The cartilage is a cushion-like structure that covers the bone ends in the joints, supporting the weight, distributing the loads and favoring the sliding of the ends of the joint, thus protecting it from friction during movement. To fulfill this task, the articular cartilage has a very smooth surface.
Cartilage is composed in large percentage by water and collagen; Pearl white appearance, is part of all joints of the body. The cells that comprise it are called chondrocytes.
The cartilage is not irrigated, that is, blood endings do not reach it, but it is nourished by diffusion from the neighboring structures; the movement of the articulation causes that this diffusion is favored and therefore the arrival of nutrients to it. This explains its low regenerative capacity. Next, we review the main cartilage pathologies. The cartilaginous damage can be of traumatic or degenerative origin.
Arthrosis is a physiological process, or what is the same, is considered a normal process as the age progresses, which occurs as a result of the degeneration of articular cartilage.
With age, this cartilage becomes dehydrated and loses its elastic consistency, thus preventing it from fulfilling its function of damping the friction of the bone ends and avoiding overloading the joint.
The process begins to be revealed mainly in women over 45-55 years due to hormonal deprivation suffered with the arrival of menopause, being somewhat later in men (around 65).
The main symptom is pain in the joint when moving, due to the friction of the bone ends. This pain increases after periods of rest; Cyclically, with periods of increase, and periods of decrease.
The diagnosis is established by simple radiology. The necessary projection will vary with the affected joint. In general, a decrease in joint space (impingement) will be observed, evidencing cartilage degeneration.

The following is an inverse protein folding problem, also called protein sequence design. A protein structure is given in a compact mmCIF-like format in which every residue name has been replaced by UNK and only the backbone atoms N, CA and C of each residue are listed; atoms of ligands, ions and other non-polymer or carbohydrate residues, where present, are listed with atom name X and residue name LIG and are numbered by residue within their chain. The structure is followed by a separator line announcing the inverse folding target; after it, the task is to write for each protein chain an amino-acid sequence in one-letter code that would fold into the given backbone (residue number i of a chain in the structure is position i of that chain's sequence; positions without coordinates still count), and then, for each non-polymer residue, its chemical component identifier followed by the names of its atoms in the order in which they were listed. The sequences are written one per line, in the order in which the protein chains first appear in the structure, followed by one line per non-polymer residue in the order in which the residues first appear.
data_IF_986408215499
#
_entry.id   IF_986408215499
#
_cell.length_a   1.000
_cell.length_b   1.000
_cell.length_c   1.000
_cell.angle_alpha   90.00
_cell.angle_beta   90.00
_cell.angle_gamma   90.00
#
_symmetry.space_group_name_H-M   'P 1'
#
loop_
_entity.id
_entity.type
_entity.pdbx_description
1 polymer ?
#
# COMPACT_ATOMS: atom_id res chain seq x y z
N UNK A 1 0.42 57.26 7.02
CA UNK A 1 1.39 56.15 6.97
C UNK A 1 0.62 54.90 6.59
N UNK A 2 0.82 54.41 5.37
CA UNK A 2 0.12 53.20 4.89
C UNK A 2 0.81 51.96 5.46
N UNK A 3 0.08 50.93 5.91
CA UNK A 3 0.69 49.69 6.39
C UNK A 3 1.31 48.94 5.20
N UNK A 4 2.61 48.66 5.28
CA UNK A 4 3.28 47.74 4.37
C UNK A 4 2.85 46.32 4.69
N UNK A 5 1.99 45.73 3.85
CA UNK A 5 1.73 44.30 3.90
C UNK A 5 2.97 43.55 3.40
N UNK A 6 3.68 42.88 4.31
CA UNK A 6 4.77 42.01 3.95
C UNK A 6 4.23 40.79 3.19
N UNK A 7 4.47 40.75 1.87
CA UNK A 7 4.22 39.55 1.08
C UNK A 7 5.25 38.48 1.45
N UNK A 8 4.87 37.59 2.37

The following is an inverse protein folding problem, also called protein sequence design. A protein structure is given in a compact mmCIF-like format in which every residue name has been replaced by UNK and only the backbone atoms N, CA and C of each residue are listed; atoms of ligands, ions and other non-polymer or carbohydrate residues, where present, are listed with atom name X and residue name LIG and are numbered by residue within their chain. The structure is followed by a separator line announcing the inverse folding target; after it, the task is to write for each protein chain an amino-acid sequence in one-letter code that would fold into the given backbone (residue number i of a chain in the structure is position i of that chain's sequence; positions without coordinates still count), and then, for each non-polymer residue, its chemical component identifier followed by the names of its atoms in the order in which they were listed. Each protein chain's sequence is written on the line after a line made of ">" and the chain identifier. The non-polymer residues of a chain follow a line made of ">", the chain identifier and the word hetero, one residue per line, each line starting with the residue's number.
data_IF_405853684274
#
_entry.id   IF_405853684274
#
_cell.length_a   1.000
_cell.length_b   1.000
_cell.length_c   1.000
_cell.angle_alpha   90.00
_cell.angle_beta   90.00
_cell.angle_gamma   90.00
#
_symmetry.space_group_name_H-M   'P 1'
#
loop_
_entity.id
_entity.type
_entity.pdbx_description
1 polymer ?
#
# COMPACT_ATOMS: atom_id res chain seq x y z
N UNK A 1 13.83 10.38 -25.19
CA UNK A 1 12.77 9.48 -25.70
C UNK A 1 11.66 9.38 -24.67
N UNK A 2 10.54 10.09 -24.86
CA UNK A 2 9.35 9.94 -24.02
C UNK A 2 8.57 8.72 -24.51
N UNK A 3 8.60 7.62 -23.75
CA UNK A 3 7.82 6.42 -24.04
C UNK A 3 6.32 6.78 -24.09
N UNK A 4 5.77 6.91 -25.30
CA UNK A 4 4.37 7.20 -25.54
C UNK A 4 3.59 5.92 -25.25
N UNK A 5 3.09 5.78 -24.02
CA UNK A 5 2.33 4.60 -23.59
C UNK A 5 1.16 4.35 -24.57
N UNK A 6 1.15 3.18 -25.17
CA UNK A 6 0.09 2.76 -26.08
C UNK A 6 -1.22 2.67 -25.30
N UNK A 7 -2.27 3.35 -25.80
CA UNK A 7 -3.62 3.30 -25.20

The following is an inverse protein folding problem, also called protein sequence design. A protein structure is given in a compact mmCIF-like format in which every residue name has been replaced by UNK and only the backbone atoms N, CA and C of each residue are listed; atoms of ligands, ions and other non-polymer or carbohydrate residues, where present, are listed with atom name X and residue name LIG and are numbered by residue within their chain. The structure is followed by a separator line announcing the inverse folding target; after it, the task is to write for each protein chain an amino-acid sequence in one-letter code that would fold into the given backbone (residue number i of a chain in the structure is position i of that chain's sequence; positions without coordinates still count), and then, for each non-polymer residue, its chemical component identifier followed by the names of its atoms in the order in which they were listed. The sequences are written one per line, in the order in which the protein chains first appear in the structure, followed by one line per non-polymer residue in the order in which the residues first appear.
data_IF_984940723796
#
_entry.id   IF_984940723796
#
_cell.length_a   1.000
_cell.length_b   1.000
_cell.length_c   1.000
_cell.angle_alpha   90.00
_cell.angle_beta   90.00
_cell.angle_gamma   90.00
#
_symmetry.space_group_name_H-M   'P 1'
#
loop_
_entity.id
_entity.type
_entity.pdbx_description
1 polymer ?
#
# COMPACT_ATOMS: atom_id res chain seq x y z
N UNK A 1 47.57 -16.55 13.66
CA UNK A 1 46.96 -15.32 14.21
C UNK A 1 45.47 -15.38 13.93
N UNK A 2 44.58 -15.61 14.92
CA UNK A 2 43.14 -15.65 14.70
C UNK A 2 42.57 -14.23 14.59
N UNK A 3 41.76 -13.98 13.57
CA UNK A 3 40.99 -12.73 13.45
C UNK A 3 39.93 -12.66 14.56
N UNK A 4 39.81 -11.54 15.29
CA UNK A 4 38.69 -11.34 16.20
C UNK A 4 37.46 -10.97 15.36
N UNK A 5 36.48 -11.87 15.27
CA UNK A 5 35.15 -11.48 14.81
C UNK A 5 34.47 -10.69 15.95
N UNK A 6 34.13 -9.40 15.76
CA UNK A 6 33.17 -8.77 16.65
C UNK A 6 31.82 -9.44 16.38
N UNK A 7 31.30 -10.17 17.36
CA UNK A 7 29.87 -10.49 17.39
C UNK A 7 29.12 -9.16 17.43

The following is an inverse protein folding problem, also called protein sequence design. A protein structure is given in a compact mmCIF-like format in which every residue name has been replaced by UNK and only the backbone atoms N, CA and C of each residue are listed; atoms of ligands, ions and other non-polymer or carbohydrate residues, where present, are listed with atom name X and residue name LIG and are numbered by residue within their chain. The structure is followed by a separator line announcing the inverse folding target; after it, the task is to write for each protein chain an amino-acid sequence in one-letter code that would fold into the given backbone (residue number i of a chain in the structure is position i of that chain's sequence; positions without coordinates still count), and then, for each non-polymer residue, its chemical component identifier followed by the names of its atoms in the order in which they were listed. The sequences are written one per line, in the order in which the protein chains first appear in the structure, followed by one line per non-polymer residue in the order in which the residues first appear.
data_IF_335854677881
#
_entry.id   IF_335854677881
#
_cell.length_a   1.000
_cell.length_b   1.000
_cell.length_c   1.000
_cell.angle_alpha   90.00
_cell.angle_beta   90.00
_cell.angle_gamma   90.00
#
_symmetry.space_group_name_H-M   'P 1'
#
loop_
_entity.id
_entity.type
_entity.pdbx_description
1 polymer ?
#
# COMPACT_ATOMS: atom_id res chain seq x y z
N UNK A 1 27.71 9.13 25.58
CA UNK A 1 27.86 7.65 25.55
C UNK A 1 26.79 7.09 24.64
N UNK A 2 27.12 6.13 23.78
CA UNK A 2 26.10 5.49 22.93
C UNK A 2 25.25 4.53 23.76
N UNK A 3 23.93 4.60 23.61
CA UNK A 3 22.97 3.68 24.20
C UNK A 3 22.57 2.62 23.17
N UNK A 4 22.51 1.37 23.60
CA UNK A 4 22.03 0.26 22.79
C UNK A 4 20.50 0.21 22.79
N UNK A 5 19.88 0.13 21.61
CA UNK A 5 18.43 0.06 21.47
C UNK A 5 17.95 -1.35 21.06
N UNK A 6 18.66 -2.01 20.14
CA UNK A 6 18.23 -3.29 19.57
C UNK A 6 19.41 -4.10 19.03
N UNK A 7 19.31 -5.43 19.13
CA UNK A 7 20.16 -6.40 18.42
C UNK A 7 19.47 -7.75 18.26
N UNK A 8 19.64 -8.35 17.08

The treatment of osteoarthritis begins with support measures in the initial stages, such as mild exercise and analgesics; Sometimes, medications with chondroprotective action are provided, although their use is still under debate.
It follows a course that alternates crisis of intense pain, with crisis of decrease of the same, having to focus the analgesic treatment to the crises of intense pain and to diminish the analgesic medication in the periods of less pain.
In more advanced stages, more aggressive measures such as infiltrations, either corticosteroids or hyaluronic acid, and ultimately, there is the surgical resource: implantation of an articular prosthesis. The latter must be reserved as a last option due to the complexity of the surgery and the long-term complications that this may entail.
In all cases when it comes to a load articulation, it will be essential to avoid obesity in order to reduce the pressure on the cartilage and thus stop the disease and reduce the symptoms.
It is the inflammation of the articular cartilage. This can occur due to trauma in the region or its mechanism of production is unknown.
Cartilage damage is classified according to the involvement in:
Type I: This is a superficial lesion. Limited to the cells that make up the cartilage.
Type II: If it affects the entire thickness of the cartilage of the joint area.
Type III: If the injury extends to the bone.
The clinic is very similar to post-traumatic arthritis.
The initial treatment is based on rest, local cold at first to avoid great inflammation, and NSAIDs.
In cases in which this injury affects a load joint such as the knee or ankle, the patient is of young age with a healthy knee and the lesion is of sufficient size to produce continuous annoying symptoms; you can contemplate surgery to treat these injuries.